Friday, February 6, 2009
This week's edition of Justice, the student newspaper of Brandeis, includes comments from Emily LaGrassa, a spokesperson for the Attorney General's office. Ms. LaGrassa explains that before the University can sell a piece of art, that piece of art must be reviewed for donor restrictions on use or sale of the art. A living donor can agree to release a restriction on the gift, allowing the University to sell the art, but if a living donor refuses or if the donor is no longer alive, the University will have to ask the court for approval to sell the art. Some pieces may not be restricted, but it seems likely that most carry a donor restriction, stating the donor's intent that Brandeis will continue to hold the art for display in its museum. As Ms. LaGrassa says, the process of going through 7,000 pieces of art "will take some time." Perhaps this is one reason President Reinharz said on Wed. that the University may not sell the art after all.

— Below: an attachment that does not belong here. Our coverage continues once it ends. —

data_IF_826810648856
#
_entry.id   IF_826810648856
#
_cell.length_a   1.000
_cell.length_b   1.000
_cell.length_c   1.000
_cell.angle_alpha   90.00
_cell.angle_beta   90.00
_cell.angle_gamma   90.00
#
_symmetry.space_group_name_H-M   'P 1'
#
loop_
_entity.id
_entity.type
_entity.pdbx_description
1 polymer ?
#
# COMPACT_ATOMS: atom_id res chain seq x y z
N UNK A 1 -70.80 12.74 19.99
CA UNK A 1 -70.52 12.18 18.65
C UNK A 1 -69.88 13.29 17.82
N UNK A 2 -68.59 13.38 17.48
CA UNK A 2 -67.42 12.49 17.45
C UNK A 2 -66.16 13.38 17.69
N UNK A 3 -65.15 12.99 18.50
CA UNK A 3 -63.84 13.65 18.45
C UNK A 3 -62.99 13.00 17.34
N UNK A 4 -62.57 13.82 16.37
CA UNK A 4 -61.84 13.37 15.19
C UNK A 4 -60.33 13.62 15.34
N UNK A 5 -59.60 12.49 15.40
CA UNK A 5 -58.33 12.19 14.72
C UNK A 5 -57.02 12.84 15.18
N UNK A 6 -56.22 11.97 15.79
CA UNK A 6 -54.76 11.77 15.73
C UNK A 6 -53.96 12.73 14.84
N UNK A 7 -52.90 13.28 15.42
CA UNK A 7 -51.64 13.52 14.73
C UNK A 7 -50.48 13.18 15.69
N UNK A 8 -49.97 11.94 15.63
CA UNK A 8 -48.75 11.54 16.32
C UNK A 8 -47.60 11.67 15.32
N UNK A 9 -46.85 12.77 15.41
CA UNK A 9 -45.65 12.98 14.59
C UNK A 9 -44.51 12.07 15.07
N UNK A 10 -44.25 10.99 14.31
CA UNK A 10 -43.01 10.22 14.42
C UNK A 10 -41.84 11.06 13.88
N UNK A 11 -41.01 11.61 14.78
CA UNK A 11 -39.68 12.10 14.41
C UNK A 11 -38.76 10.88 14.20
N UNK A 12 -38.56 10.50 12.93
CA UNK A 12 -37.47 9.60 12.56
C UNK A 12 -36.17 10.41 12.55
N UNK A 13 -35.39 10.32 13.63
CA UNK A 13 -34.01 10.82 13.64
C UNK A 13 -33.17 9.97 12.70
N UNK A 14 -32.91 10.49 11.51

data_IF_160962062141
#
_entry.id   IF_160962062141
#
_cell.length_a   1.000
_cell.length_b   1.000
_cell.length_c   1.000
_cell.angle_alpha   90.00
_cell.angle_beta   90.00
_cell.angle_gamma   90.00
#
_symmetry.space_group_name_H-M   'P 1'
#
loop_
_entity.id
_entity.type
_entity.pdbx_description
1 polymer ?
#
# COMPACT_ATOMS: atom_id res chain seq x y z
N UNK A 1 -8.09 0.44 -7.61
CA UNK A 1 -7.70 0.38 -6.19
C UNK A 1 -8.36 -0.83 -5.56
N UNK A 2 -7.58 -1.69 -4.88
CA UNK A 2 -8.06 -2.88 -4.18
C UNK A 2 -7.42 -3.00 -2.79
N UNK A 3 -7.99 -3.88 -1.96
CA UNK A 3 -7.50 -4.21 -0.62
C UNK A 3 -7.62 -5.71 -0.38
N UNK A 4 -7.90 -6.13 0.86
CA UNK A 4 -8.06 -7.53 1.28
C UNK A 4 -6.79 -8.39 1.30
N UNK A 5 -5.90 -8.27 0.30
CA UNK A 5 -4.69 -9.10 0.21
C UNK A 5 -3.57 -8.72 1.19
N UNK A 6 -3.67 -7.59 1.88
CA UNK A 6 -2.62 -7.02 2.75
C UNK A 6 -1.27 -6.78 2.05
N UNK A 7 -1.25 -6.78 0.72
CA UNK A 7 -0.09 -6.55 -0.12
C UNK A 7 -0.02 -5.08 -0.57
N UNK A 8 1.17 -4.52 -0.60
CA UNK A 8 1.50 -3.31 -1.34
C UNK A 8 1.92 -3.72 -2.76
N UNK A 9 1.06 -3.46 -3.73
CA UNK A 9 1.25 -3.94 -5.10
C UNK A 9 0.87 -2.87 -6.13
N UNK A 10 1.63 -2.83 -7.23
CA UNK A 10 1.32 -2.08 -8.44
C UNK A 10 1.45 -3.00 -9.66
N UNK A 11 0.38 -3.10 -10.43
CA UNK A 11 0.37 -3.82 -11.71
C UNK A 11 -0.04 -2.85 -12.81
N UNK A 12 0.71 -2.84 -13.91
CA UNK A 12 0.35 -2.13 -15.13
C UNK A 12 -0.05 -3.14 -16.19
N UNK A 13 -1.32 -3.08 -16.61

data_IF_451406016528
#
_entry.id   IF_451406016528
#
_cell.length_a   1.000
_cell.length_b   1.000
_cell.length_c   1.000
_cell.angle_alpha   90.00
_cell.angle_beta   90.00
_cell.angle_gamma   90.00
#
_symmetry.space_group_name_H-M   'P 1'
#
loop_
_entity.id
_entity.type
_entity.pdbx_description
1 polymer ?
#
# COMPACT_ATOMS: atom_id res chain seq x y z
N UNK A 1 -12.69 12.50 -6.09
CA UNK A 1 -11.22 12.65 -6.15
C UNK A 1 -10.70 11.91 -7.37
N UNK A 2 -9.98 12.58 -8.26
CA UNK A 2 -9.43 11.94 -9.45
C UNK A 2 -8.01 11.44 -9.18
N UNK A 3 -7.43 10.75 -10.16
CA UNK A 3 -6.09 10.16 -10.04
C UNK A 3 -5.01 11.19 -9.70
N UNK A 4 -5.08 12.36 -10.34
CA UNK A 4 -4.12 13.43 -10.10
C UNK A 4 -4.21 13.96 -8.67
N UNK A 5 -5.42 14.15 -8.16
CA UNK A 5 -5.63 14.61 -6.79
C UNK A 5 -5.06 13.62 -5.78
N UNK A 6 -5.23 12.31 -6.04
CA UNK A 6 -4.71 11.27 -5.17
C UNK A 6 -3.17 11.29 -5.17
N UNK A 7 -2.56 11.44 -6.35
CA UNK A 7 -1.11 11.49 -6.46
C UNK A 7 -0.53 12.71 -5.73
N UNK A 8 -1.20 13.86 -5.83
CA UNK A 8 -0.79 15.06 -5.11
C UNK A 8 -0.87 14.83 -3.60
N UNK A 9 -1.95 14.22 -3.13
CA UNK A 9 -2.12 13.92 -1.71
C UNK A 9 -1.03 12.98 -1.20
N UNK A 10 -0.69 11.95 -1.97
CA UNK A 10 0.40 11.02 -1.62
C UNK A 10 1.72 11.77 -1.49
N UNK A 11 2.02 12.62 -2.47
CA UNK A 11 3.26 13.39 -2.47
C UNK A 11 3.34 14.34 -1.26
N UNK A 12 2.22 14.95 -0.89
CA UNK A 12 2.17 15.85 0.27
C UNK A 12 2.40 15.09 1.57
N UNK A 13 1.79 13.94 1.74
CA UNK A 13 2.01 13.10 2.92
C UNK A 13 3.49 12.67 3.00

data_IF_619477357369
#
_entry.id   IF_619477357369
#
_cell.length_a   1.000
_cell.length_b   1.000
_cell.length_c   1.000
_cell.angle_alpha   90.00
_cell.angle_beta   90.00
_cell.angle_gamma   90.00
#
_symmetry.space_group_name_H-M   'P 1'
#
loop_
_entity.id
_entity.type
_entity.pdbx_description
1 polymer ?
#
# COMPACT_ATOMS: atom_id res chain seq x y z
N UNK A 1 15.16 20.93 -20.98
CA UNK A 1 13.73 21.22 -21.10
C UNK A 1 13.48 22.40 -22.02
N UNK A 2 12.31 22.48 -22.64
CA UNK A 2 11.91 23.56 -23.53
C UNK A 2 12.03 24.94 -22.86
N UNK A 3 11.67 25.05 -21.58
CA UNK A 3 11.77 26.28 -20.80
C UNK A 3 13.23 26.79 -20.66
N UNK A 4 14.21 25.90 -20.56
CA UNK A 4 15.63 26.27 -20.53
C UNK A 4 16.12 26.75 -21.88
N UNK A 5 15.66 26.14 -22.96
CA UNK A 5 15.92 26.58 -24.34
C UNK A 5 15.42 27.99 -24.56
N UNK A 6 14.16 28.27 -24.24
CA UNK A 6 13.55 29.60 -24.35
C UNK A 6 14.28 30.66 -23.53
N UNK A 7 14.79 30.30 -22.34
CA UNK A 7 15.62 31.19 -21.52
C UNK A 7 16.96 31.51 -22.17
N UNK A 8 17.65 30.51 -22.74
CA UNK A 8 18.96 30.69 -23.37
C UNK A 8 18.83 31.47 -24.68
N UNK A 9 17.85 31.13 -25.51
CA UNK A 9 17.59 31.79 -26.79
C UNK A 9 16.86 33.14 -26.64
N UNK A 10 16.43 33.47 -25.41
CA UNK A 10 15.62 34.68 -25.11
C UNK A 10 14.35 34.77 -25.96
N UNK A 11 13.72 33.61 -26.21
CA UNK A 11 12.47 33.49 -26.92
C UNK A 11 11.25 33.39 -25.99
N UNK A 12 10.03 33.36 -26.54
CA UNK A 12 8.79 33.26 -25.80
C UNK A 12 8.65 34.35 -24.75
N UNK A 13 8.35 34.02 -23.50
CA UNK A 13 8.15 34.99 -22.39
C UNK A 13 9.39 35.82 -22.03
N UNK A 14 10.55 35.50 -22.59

In the same issue, a student editorial urges the Massachusetts legislature to adopt UPMIFA. The editorial quotes Executive Vice President and Chief Operating Officer Peter French as saying, "UPMIFA establishes a sounder and more unified basis for management of charitable funds." As the editorial notes, under UPMIFA Brandeis would be able to continue spending from its endowment fund, despite the economic downturn, and the availability of some funds from the endowment could mean that Brandeis would not have to take the drastic measure of closing the Rose Art Museum.